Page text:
This video shows some different progress with the AI Challenge. The previous video demonstrated how the computer was directly manipulating the joints through a neural network. In this video, there's a proportional controller attached to each joint, which only tries to get the angles of each joint to some particular value.
These values are set by a joystick that I attached to the computer. I've tried to control the arms directly, but that's basically hopeless. Besides just looking at the position, you also need to control the angular velocities at the same time for three arms at a time. This implementation therefore reduces the "cognitive stress" and already it's starting to make it possible to make predictions and expectations and to (sometimes) actually hit the ball. It remains somewhat difficult however.
So far, I haven't used IK solvers or any complicated math theories to do this, just one observation of angles and a direct reaction to whether that angle is desirable or not. The intention is to see how far I could take this and see if that is actually useful. Right now, I am supplying the angles directly, but progress can still be made to possibly focus on controlling something else (the hand?) and see if the simulation can iteratively figure out how to get there or something. The rest of the solution can then be given to understand the trajectory of the ball in a really simple way, find out when it's in range and where that will be and finally project a path (over time) where the joints actually need to start doing something.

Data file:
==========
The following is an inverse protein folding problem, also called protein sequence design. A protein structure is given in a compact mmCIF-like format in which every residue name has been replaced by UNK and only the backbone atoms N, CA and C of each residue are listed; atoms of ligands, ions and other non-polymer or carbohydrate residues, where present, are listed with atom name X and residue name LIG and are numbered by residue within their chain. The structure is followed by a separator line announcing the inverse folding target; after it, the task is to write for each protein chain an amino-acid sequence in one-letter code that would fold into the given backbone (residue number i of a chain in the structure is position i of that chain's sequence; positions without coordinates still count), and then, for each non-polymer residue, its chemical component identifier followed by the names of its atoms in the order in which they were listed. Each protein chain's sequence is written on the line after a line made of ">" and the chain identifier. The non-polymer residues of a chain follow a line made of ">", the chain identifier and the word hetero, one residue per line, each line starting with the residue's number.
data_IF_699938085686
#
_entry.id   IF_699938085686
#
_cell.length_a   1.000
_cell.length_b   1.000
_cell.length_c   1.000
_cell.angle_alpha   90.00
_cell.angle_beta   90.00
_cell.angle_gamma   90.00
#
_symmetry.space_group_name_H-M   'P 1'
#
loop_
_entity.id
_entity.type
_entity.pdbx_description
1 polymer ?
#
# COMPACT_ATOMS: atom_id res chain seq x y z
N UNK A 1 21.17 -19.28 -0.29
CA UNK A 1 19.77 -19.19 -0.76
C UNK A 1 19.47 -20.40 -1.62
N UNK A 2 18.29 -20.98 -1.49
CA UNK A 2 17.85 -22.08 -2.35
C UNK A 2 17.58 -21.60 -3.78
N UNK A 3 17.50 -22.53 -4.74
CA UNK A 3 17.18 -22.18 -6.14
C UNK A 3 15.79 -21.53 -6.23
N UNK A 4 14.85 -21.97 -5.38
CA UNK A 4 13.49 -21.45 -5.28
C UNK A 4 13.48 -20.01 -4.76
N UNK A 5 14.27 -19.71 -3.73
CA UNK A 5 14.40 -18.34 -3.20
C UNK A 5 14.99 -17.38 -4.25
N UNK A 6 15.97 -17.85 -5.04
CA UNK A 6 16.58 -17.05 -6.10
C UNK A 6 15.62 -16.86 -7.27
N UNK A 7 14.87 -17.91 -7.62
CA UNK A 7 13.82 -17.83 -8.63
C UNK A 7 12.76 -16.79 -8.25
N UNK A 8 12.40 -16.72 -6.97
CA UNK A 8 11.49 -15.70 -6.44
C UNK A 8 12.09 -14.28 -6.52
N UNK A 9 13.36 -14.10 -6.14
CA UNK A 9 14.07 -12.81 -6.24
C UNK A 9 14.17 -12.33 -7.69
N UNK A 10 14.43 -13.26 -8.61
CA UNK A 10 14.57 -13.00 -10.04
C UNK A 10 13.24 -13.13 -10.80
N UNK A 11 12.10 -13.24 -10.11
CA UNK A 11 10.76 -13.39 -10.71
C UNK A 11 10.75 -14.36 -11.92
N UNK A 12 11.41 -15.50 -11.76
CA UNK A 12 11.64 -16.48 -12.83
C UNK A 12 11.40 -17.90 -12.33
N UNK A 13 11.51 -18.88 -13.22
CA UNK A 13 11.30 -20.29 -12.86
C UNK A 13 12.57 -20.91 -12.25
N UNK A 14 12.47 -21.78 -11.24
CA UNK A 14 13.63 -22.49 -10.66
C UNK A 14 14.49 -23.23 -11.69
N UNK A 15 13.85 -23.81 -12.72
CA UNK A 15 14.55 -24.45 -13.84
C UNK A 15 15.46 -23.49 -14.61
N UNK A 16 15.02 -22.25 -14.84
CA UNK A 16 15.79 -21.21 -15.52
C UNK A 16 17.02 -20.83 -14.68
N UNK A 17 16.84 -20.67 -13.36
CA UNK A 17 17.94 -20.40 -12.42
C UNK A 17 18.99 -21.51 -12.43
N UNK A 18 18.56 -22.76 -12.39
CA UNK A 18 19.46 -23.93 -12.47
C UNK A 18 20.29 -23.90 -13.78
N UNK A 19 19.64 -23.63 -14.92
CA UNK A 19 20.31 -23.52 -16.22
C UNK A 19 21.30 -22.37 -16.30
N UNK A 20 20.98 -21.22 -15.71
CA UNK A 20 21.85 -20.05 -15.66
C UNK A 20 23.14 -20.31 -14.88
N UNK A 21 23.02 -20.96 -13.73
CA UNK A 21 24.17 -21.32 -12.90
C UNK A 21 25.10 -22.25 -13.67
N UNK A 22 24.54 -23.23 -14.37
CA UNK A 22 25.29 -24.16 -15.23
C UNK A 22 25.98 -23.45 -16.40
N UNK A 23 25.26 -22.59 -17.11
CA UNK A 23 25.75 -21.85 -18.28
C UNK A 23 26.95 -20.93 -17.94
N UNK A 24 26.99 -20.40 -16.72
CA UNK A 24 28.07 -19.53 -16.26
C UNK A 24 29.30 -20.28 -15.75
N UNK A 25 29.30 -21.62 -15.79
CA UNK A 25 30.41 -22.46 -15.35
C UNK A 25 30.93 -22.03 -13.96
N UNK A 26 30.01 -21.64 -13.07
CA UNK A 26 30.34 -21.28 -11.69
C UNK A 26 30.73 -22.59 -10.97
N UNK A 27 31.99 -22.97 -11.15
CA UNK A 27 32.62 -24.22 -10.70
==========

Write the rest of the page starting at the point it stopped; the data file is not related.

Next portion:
For work I'm currently looking at LISP programming. Lisp is one of a family of functional programming languages like Haskell, OCaml, Erlang and Scheme. Lisp itself is the oldest of these and it is based on the manipulation of lists (..of lists...(...of lists)). If you look at Lisp code, you'll quickly get dizzy from all the parentheses on the screen.
One interesting property of Lisp is that it can be a huge stream of code intermixed with data, or data becoming code (messages), or code producing more data (recursion etc.). There have been some libraries that were written for Lisp, which gave it more capabilities including screen widgets and so forth. Standard Lisp however doesn't have unification and backtracking abilities like Prolog does. So, even though Lisp has been used in AI applications, it isn't directly comparable with Prolog for example.
This article is a still relevant consideration about the use of Prolog and why it hasn't taken off so much as it could have. Most programmers work out particular problems procedurally themselves (sometimes giving rise to very costly and sneaky bugs), many times due to incorrect control code statements and so on.
Logic programming is an area where you inductively reach a conclusion. When you state a fact, the interpreter confirms that this fact may be stated (is true). If you state a relation with a variable (a query), the interpreter tries to find all possible valuations that do not contradict with any other logical facts or statements made about these valuations. The result can be either null / nil / zero / no or a number of valuations that the interpreter knows about.
Logic programming is inductive programming. This means that some facts are declared ahead of time and then the program builds up some execution tree and finds out the rest. Imperative programming on the contrary means that the programmer decides the entire flow of what the program does, when it does it and how. This is the most common way of programming (C, PHP, C#, VB, C++, python, Java, etc.). So there is no 'hidden' code in any imperative programming besides the grouping of CPU instructions through assembly language -> 2nd generation languages -> 3rd generation languages and upwards.